Concerts attract about 52 percent of Americans every year. Obviously, there is something about them that is alluring to half of the U.S. population- whether that be the crowds of people bonding over the communal love of an artist, the deafening but oh so pleasant music, or the magic of getting to see a famed performer in the flesh
An Australian study which involves 1,000 people shows that those who attend concerts regularly are actually much happier with their lives overall than those who do not. The study said that going to concerts, “explores the connection between habitual music engagement and subjective wellbeing,” meaning any type of live music from going to small concerts to huge music festivals.
Melissa K. Weinberg and Dawn Joseph’s If You’re Happy and You Know It: Music Engagement and Subjective Wellbeing states that “These hedonic properties of music have important implications for subjective wellbeing (SWB), the scientific psychological term for general mood ‘happiness’, which is positive, stable, and consistent over time.” Expressing one’s love for music through dancing and attending concerts truly did end up having higher levels of subjective wellbeing.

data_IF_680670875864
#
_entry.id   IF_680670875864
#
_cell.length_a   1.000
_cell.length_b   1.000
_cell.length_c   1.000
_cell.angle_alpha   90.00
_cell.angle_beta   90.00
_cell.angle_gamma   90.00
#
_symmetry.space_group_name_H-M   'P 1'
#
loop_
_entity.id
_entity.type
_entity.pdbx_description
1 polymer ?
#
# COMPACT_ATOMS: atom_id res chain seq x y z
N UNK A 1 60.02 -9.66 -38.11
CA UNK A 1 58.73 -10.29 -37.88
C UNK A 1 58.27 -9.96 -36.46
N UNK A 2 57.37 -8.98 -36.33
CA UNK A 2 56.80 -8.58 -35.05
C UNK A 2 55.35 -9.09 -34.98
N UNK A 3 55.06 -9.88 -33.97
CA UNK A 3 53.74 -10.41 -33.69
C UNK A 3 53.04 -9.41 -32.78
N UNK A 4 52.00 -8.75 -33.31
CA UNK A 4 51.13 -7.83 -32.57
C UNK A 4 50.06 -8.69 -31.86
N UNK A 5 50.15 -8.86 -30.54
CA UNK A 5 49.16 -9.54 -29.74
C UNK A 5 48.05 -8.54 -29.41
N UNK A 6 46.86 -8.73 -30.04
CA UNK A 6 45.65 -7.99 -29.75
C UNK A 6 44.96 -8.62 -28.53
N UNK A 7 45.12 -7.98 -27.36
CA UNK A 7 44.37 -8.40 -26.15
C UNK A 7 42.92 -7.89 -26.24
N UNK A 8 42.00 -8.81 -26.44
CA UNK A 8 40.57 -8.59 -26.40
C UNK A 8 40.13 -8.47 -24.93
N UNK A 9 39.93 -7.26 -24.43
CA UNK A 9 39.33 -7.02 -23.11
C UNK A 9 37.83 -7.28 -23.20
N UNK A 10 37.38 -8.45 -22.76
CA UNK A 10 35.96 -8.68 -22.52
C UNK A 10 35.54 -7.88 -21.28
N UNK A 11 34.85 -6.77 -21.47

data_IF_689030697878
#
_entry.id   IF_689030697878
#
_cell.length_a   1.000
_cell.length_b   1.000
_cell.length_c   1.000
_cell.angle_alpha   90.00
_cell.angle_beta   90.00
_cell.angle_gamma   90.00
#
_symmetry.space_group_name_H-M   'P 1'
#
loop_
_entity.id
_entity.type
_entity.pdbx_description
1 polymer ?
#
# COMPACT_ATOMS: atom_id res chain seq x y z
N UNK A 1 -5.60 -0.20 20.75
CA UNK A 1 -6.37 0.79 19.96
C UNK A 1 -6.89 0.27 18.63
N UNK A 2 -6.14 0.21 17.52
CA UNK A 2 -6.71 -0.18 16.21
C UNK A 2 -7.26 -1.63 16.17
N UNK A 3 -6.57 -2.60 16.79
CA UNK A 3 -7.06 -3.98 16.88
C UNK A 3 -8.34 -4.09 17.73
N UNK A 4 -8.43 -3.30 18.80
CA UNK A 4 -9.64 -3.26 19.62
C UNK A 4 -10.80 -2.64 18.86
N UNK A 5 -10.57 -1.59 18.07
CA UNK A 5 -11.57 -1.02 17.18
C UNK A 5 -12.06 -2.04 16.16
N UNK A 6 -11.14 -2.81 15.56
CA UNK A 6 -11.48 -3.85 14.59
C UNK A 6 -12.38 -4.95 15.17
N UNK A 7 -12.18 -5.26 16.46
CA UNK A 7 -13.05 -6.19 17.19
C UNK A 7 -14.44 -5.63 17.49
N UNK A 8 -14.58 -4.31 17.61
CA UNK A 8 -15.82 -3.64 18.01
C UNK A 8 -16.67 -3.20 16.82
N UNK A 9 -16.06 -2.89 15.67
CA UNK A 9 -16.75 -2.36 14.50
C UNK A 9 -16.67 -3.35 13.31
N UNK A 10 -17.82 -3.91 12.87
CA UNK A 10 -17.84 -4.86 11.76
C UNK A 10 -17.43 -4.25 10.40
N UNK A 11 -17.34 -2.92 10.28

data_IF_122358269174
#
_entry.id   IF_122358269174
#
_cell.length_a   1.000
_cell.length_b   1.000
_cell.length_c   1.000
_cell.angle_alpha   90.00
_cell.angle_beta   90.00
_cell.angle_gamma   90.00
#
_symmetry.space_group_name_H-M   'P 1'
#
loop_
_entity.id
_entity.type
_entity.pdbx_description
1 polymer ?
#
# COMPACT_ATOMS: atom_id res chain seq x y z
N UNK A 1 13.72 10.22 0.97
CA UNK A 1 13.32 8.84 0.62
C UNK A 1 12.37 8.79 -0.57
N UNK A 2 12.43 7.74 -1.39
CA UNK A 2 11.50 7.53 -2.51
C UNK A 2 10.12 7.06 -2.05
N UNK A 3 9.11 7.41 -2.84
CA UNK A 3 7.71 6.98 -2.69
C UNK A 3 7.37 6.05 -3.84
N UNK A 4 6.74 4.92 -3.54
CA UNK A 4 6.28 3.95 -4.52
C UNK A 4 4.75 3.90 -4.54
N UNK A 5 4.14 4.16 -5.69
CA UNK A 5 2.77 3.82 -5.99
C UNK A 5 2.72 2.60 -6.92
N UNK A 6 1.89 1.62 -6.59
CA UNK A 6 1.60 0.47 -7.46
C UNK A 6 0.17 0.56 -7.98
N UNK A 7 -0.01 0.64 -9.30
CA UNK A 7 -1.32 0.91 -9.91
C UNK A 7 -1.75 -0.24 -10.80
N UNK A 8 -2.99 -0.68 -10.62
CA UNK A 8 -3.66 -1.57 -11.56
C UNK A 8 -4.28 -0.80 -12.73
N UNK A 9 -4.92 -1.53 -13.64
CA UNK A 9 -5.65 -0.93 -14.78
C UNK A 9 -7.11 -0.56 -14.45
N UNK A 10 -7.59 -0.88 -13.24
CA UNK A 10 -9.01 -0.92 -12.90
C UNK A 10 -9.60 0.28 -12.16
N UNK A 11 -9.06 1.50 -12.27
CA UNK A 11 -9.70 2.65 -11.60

When determining course of treatment for patients with mood disorders and depression, psychologists look at their measure of wellbeing. One of the treatments for mood disorders and depression is engaging with music meaningfully, which is just what most people tend to do when at these concerts. When listening to music on your phone or in the car, you simply do not receive the same benefits. Truly engaging with the music you are listening to goes far beyond a cellphone. The benefits of concerts come with the involvement of the listener with the artist; with the hustle and bustle of the consuming crowds. Socially participating in these experiences creates a positive impact and boosts subjective wellbeing levels significantly.